My favourite cinematic James Bond lasted for one film- George Lazenby in ‘On Her Majesty’s Secret Service’. I was a teenager when this new confident Bond burst onto the screen with a performance of charisma in which Bond found love and even marriage. It was a watershed film in the franchise and Lazenby’s short career- as he said himself, “This never happened to the other fella”.
The film contains some of the most touching scenes of any Bond film, with a love soundtrack from the late Louis Armstrong which you can view below. But Lazenby only managed one film because he didn’t conform to what was expected from the character. He wasn’t even a career actor; he turned up to the premier wearing a beard and his performance was felt by some critics to be wooden and lacked the menace of Sean Connery. People had an image of their Bond and Lazenby didn’t match it it every respect. Why couldn’t Lazenby be himself and why couldn’t Bond love? When does the image our heroes have to maintain get in the way of their potential to be different and touch us with surprise?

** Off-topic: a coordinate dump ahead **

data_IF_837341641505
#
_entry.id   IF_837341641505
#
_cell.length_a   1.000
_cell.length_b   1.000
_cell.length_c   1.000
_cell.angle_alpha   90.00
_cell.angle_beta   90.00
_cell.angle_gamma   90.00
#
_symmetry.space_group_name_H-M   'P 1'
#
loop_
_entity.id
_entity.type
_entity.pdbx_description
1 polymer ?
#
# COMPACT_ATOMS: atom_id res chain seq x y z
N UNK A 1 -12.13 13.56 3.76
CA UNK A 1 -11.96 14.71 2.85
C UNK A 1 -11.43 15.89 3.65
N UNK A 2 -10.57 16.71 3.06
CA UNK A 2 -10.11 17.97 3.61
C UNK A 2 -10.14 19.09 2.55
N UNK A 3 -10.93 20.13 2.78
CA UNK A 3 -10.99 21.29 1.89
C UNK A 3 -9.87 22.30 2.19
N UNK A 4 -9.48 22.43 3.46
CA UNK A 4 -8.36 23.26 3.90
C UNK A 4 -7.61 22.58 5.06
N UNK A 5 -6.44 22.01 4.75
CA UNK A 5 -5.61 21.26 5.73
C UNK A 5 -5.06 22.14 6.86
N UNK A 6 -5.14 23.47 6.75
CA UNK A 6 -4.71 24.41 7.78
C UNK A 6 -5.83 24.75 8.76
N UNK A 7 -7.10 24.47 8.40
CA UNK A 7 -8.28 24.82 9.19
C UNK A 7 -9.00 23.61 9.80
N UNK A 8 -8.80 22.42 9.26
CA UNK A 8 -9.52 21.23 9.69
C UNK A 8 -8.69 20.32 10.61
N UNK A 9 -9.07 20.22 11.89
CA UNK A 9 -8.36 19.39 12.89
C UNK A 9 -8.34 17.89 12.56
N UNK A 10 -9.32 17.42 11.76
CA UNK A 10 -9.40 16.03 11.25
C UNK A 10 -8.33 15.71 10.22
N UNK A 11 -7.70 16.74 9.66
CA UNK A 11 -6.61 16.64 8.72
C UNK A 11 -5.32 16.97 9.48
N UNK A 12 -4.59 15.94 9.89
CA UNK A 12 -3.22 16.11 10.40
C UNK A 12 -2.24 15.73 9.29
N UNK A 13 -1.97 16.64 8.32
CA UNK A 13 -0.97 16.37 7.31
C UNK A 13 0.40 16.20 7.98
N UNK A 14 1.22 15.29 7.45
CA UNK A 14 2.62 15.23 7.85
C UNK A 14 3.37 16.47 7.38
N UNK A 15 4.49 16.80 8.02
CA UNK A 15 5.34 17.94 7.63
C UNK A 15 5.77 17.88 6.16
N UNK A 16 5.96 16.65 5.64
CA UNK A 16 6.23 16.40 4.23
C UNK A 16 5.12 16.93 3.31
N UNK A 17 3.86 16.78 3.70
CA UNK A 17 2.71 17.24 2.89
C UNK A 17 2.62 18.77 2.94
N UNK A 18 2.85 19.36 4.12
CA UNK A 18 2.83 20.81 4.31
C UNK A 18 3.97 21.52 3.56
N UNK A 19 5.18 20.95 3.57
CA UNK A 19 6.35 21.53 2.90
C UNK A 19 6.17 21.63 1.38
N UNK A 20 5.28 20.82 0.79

Recently I re-read the novel and was touched by how the death of Bond’s new wife Tracy was handled by Ian Fleming:
“Bond turned towards Tracy. She was lying forward with her face buried in the ruins of the steering-wheel. Her pink handkerchief had come off and the bell of golden air hung down and hid her face. Bond put his arm round her shoulders, across which the dark patches has begun to flower.
He pressed her against him. he looked up at the young man and smiled his reassurance.
‘It’s all right’, he said in a clear voice as if explaining something to a child. ‘It’s quite all right. She’s having a rest. We’ll be going on soon. There’s no hurry. You see-‘. Bond’s head sank down against hers and he whispered into her hair- ‘you see, we’ve got all the time in the world.’
The young patrolman took a last scared lok at the motionless couple, hurried over to his motorcycle, picked up the hand-microphone and began talkin urgently to the rescue headquarters.”
Thanks George for making Bond different and keeping faith with what the author intended.